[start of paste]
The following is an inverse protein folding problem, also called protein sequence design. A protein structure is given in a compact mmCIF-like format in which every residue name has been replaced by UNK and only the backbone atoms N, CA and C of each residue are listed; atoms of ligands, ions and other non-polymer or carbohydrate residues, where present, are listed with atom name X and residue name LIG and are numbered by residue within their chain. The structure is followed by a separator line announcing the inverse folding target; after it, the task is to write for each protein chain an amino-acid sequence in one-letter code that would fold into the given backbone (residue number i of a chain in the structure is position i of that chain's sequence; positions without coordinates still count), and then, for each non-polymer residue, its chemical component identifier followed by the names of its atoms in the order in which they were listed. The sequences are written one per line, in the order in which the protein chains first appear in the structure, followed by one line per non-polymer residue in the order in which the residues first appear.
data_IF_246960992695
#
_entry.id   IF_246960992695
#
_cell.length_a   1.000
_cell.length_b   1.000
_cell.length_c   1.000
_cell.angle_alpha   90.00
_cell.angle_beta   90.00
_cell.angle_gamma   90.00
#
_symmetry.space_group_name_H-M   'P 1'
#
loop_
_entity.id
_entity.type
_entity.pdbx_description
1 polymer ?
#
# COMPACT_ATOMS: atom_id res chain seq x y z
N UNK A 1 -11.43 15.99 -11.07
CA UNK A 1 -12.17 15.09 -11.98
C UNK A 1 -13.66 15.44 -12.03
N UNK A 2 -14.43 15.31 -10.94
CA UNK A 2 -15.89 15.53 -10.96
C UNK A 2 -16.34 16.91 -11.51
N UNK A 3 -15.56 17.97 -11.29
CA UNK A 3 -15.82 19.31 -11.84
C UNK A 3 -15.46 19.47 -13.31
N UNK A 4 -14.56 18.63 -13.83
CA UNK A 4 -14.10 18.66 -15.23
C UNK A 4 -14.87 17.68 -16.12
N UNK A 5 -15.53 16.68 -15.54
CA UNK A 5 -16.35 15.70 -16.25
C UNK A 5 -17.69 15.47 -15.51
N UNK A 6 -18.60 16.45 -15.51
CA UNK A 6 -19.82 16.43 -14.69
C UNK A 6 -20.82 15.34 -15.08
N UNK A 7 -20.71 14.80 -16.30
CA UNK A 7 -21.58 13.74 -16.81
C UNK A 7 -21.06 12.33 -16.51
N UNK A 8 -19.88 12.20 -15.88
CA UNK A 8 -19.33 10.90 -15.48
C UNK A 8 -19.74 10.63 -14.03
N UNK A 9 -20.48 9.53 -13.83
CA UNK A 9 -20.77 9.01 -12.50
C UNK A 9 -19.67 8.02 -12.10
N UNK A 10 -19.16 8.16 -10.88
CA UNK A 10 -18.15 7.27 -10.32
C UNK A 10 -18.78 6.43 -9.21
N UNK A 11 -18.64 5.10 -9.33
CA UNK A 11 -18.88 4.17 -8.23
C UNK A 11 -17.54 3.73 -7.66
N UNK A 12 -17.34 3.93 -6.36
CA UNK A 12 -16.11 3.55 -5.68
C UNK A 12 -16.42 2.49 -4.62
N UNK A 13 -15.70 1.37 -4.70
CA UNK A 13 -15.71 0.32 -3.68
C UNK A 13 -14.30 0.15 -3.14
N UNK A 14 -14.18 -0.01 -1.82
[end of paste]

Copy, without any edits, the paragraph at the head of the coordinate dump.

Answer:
The following is an inverse protein folding problem, also called protein sequence design. A protein structure is given in a compact mmCIF-like format in which every residue name has been replaced by UNK and only the backbone atoms N, CA and C of each residue are listed; atoms of ligands, ions and other non-polymer or carbohydrate residues, where present, are listed with atom name X and residue name LIG and are numbered by residue within their chain. The structure is followed by a separator line announcing the inverse folding target; after it, the task is to write for each protein chain an amino-acid sequence in one-letter code that would fold into the given backbone (residue number i of a chain in the structure is position i of that chain's sequence; positions without coordinates still count), and then, for each non-polymer residue, its chemical component identifier followed by the names of its atoms in the order in which they were listed. The sequences are written one per line, in the order in which the protein chains first appear in the structure, followed by one line per non-polymer residue in the order in which the residues first appear.